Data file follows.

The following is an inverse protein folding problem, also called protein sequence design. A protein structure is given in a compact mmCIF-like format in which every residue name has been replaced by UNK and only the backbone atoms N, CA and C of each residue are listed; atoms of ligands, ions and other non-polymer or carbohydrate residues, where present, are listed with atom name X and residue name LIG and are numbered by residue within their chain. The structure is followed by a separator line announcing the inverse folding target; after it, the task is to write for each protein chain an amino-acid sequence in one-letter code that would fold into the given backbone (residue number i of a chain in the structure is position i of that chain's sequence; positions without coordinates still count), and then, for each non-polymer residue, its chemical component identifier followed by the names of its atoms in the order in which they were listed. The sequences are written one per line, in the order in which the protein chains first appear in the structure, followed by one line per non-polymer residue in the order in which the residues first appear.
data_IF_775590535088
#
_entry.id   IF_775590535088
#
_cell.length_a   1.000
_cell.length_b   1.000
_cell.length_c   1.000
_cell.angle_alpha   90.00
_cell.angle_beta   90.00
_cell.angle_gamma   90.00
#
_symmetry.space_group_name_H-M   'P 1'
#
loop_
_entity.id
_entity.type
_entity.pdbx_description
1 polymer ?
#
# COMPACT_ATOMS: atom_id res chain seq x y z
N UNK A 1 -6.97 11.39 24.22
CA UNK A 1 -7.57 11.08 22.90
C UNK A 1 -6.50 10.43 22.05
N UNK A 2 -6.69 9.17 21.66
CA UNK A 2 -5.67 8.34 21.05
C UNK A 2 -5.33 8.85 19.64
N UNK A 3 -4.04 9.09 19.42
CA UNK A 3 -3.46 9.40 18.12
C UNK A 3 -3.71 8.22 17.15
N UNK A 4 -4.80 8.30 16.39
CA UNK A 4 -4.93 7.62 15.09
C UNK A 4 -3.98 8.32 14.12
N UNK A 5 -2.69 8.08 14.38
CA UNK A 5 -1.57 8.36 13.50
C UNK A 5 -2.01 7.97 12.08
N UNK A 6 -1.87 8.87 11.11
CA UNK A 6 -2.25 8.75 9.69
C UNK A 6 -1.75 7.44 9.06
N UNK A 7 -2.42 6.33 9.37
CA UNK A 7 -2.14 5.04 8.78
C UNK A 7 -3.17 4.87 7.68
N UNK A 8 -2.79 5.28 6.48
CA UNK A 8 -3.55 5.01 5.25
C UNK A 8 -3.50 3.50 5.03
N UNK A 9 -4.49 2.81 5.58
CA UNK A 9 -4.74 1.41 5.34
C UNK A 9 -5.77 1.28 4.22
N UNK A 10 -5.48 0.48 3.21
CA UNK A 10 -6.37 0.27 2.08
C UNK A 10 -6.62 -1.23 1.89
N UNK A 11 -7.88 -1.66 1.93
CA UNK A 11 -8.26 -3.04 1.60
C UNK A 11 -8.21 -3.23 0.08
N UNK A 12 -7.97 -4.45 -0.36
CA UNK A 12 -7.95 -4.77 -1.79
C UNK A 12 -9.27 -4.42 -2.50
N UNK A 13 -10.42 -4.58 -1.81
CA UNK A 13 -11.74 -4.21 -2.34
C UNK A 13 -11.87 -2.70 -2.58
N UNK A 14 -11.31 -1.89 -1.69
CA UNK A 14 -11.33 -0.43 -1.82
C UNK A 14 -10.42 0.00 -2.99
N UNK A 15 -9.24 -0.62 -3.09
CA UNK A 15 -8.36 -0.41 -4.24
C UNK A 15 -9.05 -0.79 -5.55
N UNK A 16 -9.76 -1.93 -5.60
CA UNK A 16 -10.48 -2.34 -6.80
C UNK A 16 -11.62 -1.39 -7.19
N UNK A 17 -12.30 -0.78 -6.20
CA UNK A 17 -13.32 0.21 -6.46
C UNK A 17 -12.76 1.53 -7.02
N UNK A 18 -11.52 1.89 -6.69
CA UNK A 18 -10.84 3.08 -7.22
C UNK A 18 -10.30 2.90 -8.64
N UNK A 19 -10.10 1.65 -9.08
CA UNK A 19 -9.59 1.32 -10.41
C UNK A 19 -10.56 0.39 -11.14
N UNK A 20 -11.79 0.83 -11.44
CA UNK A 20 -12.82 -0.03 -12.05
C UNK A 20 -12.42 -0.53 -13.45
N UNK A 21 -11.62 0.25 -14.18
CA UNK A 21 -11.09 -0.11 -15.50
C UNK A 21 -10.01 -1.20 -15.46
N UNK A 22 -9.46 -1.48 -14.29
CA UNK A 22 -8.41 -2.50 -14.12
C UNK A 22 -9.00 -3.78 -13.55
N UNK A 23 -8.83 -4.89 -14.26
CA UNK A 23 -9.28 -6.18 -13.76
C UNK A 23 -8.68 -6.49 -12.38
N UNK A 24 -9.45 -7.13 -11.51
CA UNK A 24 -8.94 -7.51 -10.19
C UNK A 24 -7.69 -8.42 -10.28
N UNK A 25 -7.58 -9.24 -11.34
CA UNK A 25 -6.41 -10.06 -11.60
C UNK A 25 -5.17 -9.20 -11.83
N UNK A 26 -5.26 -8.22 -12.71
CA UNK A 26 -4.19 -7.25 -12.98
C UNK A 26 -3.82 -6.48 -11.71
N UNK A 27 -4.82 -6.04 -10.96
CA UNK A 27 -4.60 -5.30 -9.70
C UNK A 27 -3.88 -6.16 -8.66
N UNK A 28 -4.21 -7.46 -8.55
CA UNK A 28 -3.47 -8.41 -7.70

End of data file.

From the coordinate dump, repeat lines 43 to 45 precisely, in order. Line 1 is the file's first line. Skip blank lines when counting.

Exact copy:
N UNK A 8 -2.79 5.28 6.48
CA UNK A 8 -3.55 5.01 5.25
C UNK A 8 -3.50 3.50 5.03